Finally, the Court concluded that a temporary injunction is appropriate when the equities presented are balanced.

The Court noted that local health authorities have an interest in protecting the health and safety of Dane County residents. However, the Court also noted that the Petitioners have compelling interests in “advancing childhood education and providing students a stable and effective learning environment. The Court added that the Petitioners had gone to great lengths to provide for a safe learning environment, and that both parents and the educational institutions voluntarily seek in-person instruction with full knowledge of the risks associated with doing so. Consequently, the Court concluded that a temporary injunction was appropriate in light of the equities involved and what it described as the tenuous legal grounds for the PHDMC Emergency Order.

The Supreme Court’s Order: Are There Takeaways To Be Had?

School and technical college officials are rightfully interested in what we can take away from the Court’s Order. The COVID-19 pandemic has affected virtually every decision that Wisconsin school districts and technical colleges have made and will be making in the near future. Consequently, what we can discern from the Court’s Order is vitally important.

As a general matter, the rationale for the Court’s Order is narrowly drawn and, as a result, it may have limited application to other cases. At the same time, however, the Court’s Order provides clear, definitive guidance for situations where it does or will apply.

First, it is relatively clear what the Court means when it discusses the authority to “close schools”; nevertheless, there is more to be said on this issue and the Court may take the opportunity to do so as part of its decision on the merits of this case.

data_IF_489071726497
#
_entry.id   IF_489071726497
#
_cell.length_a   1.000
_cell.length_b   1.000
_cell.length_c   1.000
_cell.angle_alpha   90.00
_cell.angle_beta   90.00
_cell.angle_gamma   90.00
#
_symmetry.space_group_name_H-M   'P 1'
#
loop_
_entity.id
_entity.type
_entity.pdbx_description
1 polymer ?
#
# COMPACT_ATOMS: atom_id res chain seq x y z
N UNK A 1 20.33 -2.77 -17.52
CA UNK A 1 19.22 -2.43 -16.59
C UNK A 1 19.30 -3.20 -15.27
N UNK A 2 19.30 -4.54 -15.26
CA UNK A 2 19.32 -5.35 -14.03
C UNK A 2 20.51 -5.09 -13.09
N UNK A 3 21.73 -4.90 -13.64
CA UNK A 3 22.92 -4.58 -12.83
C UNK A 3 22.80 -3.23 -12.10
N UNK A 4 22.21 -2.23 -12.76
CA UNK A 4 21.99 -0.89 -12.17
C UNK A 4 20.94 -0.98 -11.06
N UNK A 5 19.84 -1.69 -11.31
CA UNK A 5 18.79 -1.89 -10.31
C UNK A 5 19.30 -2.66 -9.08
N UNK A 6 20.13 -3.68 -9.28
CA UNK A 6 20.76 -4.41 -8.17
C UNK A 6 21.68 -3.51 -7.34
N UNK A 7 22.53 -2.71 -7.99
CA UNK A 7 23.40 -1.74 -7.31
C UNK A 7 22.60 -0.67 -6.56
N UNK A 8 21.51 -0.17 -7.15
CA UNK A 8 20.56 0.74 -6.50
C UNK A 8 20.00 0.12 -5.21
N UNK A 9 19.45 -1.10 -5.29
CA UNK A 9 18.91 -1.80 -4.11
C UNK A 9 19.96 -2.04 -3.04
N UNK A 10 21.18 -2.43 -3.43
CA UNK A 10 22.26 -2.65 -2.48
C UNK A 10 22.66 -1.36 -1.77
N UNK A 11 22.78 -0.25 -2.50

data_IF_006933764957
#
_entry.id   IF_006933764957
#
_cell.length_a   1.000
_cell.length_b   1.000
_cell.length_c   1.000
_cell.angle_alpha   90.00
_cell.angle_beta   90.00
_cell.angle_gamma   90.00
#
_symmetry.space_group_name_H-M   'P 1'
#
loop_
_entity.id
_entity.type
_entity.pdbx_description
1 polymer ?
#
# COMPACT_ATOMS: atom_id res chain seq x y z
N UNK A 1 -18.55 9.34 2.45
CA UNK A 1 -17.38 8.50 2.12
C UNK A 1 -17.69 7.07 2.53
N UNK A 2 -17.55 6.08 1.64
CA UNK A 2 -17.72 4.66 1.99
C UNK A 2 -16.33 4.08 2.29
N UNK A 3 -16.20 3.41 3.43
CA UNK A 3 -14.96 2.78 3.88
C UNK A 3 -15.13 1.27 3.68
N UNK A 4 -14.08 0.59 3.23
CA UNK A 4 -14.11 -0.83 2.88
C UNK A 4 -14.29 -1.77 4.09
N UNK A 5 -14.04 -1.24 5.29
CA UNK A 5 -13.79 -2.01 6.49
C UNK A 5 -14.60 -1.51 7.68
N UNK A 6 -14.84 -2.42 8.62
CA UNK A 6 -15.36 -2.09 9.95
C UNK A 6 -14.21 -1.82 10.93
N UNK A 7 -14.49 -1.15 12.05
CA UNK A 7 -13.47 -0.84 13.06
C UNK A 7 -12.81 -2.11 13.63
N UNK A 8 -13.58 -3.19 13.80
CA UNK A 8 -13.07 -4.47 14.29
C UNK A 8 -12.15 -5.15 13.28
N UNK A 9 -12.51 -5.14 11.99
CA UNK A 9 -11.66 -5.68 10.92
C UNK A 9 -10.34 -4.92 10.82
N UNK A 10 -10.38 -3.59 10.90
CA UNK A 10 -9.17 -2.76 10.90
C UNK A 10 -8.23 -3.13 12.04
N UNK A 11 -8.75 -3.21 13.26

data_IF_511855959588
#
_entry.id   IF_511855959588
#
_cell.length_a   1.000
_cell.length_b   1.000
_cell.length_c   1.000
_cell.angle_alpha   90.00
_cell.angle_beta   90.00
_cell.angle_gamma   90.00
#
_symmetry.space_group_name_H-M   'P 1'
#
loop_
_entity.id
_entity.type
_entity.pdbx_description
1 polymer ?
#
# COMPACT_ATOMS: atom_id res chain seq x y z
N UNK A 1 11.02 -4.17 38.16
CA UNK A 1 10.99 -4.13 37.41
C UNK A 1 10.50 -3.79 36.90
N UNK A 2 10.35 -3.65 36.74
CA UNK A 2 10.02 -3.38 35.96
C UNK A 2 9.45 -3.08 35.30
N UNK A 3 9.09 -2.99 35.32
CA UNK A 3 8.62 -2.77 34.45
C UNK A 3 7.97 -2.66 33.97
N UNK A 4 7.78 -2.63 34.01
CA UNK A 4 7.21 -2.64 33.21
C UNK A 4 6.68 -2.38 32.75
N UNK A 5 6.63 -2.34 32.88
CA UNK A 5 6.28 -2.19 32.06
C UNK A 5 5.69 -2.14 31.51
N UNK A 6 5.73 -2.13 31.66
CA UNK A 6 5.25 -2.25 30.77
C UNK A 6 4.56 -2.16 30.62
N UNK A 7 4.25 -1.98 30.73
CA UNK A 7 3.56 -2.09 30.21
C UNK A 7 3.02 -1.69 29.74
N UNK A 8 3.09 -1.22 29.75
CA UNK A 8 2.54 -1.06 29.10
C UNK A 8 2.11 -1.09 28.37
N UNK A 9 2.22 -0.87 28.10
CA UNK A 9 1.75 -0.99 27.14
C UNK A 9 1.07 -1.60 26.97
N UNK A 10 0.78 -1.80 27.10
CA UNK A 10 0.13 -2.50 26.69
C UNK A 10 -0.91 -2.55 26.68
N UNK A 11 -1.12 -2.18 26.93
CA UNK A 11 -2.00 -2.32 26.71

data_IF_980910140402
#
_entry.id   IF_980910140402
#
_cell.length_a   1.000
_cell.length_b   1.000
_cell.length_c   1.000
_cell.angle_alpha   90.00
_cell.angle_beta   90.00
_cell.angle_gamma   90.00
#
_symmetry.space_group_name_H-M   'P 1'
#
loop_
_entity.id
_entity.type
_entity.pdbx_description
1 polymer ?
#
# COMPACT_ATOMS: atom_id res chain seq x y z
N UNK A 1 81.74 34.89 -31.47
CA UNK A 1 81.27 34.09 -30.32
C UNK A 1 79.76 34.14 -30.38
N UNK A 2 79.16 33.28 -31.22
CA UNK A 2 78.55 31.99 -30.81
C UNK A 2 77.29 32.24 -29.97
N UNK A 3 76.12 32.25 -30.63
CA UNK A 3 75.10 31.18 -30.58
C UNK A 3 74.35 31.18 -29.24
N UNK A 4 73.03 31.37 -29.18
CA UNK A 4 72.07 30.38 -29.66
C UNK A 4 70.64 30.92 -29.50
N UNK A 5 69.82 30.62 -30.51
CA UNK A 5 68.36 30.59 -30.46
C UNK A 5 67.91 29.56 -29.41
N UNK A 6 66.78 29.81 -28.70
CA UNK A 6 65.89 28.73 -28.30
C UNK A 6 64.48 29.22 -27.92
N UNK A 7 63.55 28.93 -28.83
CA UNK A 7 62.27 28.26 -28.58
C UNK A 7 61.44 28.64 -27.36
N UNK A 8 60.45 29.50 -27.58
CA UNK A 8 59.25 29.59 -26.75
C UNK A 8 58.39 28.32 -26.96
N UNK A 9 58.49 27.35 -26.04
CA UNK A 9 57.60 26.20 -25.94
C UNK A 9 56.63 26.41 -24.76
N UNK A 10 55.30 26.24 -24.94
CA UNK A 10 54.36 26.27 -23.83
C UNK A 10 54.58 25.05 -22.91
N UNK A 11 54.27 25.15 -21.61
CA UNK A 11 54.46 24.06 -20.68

In this case, Respondent Heinrich contended that “she (was) not closing schools, just preventing in-person instruction.” The Court responded that “this statute was drafted in 1923, so the most reasonable reading of what it means to ‘close schools’ would seem to be preventing in-person instruction, not just preventing learning generally.” Nevertheless, for a variety of other statutory purposes, schools are not “closed” when virtual instruction is being provided, meals are being delivered, and innumerable other statutory functions of school districts are being executed.

In addition, the Court’s strict application of the historical context for this legislation may require further discussion in the Court’s decision on the merits of this case. Our Supreme Court’s use of historical context as a means of interpreting legislation could be a matter of great interest in any number of cases, and the Court’s decision on the merits may be a matter of interest on this issue alone. In any event, while the Court’s Order concludes that preventing in-person instruction is tantamount to deciding to “close schools” for certain statutory purposes, the Court may develop this and related principles in a decision on the merits in this case, or in other cases.

This case also highlights the importance of local rules implemented by school district or technical college officials. There has still been no case successfully challenging a school district or technical college district boards’ authority to require in-person instruction, virtual instruction, or a combination of the two. The same can be said of local rules concerning face coverings, social distancing, sanitation, and a series of other mitigating measures for combatting the spread of COVID-19. The absence of cases against school districts and technical colleges may be pure happenstance, but it also may reflect the fact that citizens generally believe that local officials are acting within their statutory authority.

The Supreme Court’s decision is important, providing Wisconsin citizens with their first glimpse of the Court’s take on the scope of local health authorities’ powers. The Court’s Order also provides some indication of how the Court views the relationship between the authority of DHS and that of local health officials. Nevertheless, the Court’s Order is narrowly drawn to provide emergency temporary injunctive relief; as a result, several unanswered questions remain concerning the power of local health authorities.

We will continue to monitor the Court’s activities and keep you informed.

For questions regarding this article, please contact your Renning, Lewis & Lacy attorney.

Our legal updates provide general information only and are not intended to provide legal advice or create an attorney-client relationship.